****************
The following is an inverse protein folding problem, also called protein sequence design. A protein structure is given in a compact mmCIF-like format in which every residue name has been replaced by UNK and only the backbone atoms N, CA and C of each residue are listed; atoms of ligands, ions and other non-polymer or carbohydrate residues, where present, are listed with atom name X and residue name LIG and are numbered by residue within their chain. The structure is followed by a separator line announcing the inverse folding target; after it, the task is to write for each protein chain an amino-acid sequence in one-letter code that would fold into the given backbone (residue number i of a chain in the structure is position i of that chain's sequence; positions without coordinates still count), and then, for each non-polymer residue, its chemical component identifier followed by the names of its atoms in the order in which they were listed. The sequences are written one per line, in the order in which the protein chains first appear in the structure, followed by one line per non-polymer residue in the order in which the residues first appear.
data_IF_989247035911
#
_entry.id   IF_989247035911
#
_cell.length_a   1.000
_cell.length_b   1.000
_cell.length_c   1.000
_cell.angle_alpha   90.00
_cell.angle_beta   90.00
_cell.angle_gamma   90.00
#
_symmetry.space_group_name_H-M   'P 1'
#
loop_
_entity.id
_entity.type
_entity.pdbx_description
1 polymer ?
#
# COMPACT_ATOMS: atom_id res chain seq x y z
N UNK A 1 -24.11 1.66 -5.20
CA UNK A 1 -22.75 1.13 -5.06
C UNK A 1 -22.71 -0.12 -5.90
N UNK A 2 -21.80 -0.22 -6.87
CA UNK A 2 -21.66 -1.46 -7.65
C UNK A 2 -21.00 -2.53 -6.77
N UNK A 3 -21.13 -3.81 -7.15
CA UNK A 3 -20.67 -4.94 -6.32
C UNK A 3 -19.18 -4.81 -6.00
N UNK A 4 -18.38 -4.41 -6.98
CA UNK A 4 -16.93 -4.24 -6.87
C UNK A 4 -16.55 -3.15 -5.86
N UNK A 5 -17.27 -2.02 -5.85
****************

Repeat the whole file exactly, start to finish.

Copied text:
The following is an inverse protein folding problem, also called protein sequence design. A protein structure is given in a compact mmCIF-like format in which every residue name has been replaced by UNK and only the backbone atoms N, CA and C of each residue are listed; atoms of ligands, ions and other non-polymer or carbohydrate residues, where present, are listed with atom name X and residue name LIG and are numbered by residue within their chain. The structure is followed by a separator line announcing the inverse folding target; after it, the task is to write for each protein chain an amino-acid sequence in one-letter code that would fold into the given backbone (residue number i of a chain in the structure is position i of that chain's sequence; positions without coordinates still count), and then, for each non-polymer residue, its chemical component identifier followed by the names of its atoms in the order in which they were listed. The sequences are written one per line, in the order in which the protein chains first appear in the structure, followed by one line per non-polymer residue in the order in which the residues first appear.
data_IF_989247035911
#
_entry.id   IF_989247035911
#
_cell.length_a   1.000
_cell.length_b   1.000
_cell.length_c   1.000
_cell.angle_alpha   90.00
_cell.angle_beta   90.00
_cell.angle_gamma   90.00
#
_symmetry.space_group_name_H-M   'P 1'
#
loop_
_entity.id
_entity.type
_entity.pdbx_description
1 polymer ?
#
# COMPACT_ATOMS: atom_id res chain seq x y z
N UNK A 1 -24.11 1.66 -5.20
CA UNK A 1 -22.75 1.13 -5.06
C UNK A 1 -22.71 -0.12 -5.90
N UNK A 2 -21.80 -0.22 -6.87
CA UNK A 2 -21.66 -1.46 -7.65
C UNK A 2 -21.00 -2.53 -6.77
N UNK A 3 -21.13 -3.81 -7.15
CA UNK A 3 -20.67 -4.94 -6.32
C UNK A 3 -19.18 -4.81 -6.00
N UNK A 4 -18.38 -4.41 -6.98
CA UNK A 4 -16.93 -4.24 -6.87
C UNK A 4 -16.55 -3.15 -5.86
N UNK A 5 -17.27 -2.02 -5.85